Campus partners developing in Salesforce mostly likely can use the git.doit.wisc.edu. In order to be granted access, please request a needs analysis and discuss your goals with the Shared Tools team.
The following resources, descriptions, and images were provided by Salesforce.
Note: Not all features of Org development are available in Package Development. At times a hybrid approach is required.
The Application Lifecycle for Salesforce Projects is extremely similar to non-Salesforce application development in it's capabilities and execution. All work should begin in a backlog for review, grooming and prioritization ahead of actually building or executing the request. This pre-work allows you to ensure validity of the request while also grouping work items together into a streamlined build process rather than working in isolation. Once a request is moved into development it follows the development methodology you prefer (Salesforce leverages Agile) and moves through your environments and release processes through CI/CD (Continuous Integration / Continuous Development) pipelines via your source control system(s). After a work item has been executed and adequately tested it is released into production for end user usage and
This process is, or at least should be, an iterative process requiring constant feedback and evaluation of the deliverables. This feedback loop ensures that work moving through the pipeline is set up for success through security, system stability and end user accessibility. Each layer of the application lifecycle should include a component of solution re-evaluation, user testing, platform stability and end user accessibility. Salesforce's metadata model is fully aligned to this process helping align and lower the risk of release conflicts or release discrepancies ensuring you are ready to run once you outline your unique process steps and release stages.
This shows the release management process using a package development model. In this model, version control serves as a long-term artifact, containing all the metadata and configuration information for packages and the versions of those packages that are in development. Changes are tracked in source, relative to a package version. In the lower environments, developers iterate through changes and develop in scratch org environments. They use source: push/pull to synchronize changes made declaratively and programmatically in a scratch org with the metadata and package information in source. When changes need to be promoted to build/test/release environments, a package and package version are created from the metadata in source. An updated package version is installed to synchronize higher environments. UI-based change sets are still available, for promoting changes that aren’t contained in a package version or tracked in source.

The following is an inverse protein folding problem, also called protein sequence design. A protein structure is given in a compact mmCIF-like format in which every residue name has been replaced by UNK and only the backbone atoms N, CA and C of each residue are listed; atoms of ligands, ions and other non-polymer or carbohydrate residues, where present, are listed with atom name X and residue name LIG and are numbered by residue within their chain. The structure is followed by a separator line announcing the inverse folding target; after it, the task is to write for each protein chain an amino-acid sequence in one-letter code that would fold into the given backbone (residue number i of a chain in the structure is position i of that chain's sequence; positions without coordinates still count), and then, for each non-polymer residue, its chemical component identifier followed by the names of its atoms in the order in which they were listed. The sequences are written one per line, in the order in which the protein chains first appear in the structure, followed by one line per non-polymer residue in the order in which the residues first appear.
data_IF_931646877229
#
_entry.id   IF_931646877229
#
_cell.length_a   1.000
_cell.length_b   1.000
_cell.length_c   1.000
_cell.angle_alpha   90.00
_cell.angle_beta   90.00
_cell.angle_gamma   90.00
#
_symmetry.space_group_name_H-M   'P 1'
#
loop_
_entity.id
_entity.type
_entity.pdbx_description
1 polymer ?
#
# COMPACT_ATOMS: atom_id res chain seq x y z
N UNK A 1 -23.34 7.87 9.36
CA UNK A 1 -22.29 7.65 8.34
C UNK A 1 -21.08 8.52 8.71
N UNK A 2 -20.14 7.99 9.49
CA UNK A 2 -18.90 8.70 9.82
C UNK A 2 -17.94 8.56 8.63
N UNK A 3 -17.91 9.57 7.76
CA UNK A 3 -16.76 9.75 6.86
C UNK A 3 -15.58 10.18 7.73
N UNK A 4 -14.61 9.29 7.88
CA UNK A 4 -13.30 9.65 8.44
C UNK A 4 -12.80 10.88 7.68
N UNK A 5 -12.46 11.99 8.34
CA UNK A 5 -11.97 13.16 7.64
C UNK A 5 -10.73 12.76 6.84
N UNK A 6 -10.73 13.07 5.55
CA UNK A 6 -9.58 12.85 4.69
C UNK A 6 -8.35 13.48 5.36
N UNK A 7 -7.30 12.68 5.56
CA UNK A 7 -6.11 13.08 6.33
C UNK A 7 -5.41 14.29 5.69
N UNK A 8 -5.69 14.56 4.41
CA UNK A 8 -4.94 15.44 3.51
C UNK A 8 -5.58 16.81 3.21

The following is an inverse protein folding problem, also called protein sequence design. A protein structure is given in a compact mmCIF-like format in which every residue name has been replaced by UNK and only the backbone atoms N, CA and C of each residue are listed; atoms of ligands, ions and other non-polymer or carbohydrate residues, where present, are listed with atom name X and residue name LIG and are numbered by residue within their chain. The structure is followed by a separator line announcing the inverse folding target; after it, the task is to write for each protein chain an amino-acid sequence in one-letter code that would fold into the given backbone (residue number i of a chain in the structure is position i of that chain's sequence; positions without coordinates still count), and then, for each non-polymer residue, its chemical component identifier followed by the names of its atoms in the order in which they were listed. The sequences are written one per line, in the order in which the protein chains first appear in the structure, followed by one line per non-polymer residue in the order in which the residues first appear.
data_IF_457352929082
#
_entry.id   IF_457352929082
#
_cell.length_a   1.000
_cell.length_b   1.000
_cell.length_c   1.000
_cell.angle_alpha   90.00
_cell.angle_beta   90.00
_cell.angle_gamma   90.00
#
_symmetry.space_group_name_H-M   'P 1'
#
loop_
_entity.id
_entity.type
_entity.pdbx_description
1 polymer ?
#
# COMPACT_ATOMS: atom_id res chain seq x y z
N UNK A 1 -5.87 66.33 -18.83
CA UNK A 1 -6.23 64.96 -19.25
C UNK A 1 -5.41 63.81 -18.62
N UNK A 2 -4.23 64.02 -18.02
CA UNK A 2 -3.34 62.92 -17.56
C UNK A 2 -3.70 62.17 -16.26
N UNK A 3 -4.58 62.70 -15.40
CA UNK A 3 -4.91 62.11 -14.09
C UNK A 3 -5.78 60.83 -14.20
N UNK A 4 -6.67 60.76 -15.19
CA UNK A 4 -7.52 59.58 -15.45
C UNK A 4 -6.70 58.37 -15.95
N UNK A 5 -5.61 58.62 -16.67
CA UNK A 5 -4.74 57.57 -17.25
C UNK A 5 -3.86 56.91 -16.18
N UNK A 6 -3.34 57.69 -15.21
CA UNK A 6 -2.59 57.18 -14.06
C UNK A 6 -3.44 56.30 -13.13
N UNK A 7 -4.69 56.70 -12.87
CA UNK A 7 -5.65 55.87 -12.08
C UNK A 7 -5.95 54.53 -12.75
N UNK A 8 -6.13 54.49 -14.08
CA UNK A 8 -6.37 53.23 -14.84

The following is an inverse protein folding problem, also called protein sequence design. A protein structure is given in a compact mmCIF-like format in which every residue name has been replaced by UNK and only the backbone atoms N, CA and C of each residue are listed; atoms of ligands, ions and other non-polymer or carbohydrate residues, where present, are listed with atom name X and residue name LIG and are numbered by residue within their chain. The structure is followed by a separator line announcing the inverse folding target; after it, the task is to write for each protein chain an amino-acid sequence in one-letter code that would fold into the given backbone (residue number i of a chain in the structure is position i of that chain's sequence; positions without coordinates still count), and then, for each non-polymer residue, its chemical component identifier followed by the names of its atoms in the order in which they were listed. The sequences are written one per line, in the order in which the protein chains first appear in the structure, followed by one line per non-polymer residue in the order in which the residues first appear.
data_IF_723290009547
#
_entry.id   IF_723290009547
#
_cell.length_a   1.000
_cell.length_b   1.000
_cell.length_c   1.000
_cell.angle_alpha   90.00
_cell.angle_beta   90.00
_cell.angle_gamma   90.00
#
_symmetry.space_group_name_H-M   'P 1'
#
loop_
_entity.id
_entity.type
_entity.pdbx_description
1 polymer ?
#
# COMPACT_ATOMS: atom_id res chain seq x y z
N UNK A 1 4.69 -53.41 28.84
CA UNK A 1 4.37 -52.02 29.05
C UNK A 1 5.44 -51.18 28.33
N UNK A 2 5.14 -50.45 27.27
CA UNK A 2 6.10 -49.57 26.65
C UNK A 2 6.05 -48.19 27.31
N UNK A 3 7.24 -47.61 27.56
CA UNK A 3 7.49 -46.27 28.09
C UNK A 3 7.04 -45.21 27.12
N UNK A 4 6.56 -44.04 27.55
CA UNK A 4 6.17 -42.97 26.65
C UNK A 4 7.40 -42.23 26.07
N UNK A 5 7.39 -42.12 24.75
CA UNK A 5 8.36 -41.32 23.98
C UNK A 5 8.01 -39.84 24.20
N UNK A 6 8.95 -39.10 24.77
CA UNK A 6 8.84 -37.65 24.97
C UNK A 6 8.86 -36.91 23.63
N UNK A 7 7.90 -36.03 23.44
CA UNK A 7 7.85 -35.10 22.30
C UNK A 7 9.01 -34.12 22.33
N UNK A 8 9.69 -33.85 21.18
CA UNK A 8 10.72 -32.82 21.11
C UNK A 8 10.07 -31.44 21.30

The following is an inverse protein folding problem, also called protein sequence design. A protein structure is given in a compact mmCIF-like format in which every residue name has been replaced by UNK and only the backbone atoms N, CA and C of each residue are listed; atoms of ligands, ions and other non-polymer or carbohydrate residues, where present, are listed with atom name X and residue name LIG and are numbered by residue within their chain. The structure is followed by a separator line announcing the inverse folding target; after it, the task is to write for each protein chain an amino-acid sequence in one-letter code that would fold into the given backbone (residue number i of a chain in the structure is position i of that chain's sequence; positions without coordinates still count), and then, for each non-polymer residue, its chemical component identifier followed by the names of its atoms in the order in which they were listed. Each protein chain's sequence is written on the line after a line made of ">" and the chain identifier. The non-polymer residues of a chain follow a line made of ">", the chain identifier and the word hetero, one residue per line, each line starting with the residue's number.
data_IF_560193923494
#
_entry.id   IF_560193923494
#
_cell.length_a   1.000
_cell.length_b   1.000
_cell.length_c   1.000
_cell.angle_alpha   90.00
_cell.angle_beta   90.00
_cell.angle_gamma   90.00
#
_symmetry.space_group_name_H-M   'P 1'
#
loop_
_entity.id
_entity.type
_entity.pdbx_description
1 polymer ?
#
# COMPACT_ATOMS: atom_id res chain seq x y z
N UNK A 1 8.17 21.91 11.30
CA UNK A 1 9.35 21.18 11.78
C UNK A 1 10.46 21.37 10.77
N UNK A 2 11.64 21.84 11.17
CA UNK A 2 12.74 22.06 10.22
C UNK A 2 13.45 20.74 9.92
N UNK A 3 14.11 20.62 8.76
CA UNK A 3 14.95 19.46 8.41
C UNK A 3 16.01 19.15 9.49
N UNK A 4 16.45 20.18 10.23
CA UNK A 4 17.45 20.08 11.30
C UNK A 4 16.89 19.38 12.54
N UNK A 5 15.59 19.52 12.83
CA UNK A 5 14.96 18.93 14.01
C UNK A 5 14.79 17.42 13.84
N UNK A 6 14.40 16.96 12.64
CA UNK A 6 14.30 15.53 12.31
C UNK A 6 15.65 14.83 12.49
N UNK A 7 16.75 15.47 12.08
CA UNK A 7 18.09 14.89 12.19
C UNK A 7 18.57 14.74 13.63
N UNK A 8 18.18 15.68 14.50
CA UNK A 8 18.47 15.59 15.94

This shows release management with source control, still using an org-based development model. Changes are tracked on a per-org basis, but relative to source. In this scenario, source control is used as the ultimate source of truth for the changes that are under active development. Developers check changes into source from their individual developer sandboxes. Conflict management and merging of individual changes happens within source control. Aggregated changes are deployed programmatically to build/test/release environments, based on the changes aggregated in source control. UI-based change sets, created through Setup, can still be used on an as-needed basis, as the top line shows. The addition of source control helps deal with the challenges of merging changes from lower environments, and allows you to start integrating tools like CI/CD to keep environments in sync. Additionally, this model provides more visibility and auditability into the release manifest. With every new release, you refresh source back to a clean slate.
The following diagram highlights the capabilities and strategy to manage branches between UW-Madison and partners through a package driven release strategy. In this diagram, the repo & subsequent branches at the top (in red) highlight how packaging can provide isolated source code which is accessible to partners without impacting the actual packaged solution. The partner can access the packaging source in isolation by pulling the source code into their own repos and then posting back to the main or by working in conjunction with the source owners in the main repo. This approach creates a highly secure and tightly controlled source code model where the code is available to all developers yet tightly controlled on who can update the actual / main source repo.